A new government sponsored study casts doubt on the effectiveness of the Signs of Safety (SofS) approach
Key findings from the evaluation suggest there was;
No evidence from a staff survey or analysis of national data to suggest SofS had resulted in improvement in staff wellbeing or retention
No evidence from case file reviews that a more detailed application of the approach led to more thorough assessments
No moderate or high-strength evidence that SofS decreased the probability of a child being re-referred within six months, or on the impact of SofS on the probability of a child being re-referred and their case escalating.
Moderate strength evidence that SofS reduced the probability of kinship care, compared with non-kinship care, contrary to the aims of the programme.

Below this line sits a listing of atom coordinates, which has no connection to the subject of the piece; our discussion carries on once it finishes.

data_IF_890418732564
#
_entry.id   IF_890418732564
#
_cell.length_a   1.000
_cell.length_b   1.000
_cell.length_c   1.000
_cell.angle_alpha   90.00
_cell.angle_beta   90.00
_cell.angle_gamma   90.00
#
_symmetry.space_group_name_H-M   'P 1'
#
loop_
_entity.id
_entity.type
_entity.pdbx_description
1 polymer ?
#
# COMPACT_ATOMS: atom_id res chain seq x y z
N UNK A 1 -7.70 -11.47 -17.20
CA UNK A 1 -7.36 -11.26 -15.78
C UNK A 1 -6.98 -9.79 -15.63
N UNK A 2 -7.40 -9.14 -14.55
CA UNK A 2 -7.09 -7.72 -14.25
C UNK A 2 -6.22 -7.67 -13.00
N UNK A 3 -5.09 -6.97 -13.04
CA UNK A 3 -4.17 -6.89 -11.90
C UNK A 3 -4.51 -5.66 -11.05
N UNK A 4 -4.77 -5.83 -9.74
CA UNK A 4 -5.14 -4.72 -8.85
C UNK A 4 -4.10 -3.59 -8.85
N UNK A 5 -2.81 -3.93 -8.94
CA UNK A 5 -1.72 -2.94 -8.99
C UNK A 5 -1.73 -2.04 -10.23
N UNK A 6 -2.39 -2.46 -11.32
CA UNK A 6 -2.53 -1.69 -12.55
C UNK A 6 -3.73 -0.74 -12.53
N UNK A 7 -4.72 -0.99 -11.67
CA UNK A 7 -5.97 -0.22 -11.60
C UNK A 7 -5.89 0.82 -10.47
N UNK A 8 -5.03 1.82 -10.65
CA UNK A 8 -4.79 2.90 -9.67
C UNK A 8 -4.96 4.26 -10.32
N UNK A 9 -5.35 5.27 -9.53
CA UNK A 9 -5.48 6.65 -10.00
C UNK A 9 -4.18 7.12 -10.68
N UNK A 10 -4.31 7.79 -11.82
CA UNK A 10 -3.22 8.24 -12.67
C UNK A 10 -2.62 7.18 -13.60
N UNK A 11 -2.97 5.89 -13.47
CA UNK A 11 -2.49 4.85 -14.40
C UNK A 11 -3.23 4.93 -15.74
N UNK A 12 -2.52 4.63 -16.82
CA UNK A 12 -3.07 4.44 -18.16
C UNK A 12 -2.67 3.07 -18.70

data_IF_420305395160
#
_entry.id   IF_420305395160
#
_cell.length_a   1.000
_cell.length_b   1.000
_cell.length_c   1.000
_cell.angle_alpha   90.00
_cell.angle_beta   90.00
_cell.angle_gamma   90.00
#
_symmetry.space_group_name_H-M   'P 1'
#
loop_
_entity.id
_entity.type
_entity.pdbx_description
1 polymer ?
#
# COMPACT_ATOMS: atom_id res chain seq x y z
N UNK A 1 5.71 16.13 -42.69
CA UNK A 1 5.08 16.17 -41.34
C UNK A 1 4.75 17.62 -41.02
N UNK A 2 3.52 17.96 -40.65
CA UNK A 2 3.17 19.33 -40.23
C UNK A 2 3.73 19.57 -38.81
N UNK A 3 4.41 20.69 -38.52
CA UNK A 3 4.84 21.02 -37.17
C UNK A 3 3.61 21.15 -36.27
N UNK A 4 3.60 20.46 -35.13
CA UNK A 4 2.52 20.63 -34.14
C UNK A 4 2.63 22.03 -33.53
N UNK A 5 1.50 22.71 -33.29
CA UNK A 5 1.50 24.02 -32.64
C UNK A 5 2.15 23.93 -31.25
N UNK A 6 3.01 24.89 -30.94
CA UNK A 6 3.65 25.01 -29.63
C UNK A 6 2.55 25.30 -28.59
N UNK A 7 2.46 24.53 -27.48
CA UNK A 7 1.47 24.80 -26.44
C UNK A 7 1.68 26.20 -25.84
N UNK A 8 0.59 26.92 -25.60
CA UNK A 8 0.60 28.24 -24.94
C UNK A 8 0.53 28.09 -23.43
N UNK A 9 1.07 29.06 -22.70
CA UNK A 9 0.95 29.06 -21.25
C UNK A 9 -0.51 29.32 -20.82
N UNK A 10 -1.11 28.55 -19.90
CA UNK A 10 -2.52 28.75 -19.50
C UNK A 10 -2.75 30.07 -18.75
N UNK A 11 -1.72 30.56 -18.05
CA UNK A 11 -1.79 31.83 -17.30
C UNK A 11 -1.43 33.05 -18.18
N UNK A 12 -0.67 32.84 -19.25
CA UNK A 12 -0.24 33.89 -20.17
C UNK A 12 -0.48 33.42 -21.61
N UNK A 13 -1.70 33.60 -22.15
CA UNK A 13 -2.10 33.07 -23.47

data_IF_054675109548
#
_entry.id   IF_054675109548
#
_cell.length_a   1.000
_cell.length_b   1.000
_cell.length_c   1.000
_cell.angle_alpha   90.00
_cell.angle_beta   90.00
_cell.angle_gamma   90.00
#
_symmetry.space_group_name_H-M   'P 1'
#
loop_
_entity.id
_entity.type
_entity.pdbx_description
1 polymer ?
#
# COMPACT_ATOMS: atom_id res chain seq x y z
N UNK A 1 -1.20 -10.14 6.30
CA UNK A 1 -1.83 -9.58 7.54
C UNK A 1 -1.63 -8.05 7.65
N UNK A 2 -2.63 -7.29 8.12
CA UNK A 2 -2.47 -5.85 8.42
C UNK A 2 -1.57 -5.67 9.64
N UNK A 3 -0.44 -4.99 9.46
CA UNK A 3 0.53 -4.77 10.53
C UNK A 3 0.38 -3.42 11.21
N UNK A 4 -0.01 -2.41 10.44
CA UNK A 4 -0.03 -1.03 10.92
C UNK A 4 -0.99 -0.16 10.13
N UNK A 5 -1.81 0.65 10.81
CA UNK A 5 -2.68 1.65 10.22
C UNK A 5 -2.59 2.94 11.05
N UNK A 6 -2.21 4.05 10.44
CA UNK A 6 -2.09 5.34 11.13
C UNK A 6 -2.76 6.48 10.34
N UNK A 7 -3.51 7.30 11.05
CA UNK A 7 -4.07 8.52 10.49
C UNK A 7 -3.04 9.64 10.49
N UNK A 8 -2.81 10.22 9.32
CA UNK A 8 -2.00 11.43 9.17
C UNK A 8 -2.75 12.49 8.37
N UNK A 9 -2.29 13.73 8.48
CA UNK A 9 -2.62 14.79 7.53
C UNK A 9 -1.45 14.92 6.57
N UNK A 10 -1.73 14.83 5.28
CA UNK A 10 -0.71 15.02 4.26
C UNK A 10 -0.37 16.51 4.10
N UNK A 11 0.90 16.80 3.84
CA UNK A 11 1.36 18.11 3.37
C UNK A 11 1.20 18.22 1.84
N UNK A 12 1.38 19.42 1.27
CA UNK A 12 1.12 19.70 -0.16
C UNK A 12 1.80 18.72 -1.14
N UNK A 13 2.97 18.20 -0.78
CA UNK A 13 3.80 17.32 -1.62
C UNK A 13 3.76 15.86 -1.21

No apparent impact from using SofS on the numbers of children in need or in care.
No difference between two of the pilots and two comparable non-SofS authorities from observations of practice in any of the indicators used.
The report concludes “Adopting SofS may contribute to strengthening an agency, but it is just one part of what is required to improve outcomes for children, young people and their families. It may lead to more consistent recording of cases but there is no evidence that it leads to consistent and improved practice…
“In summary, we found little evidence to support the claim that SofS leads to better practice or reduced risk for children.”
Read more here.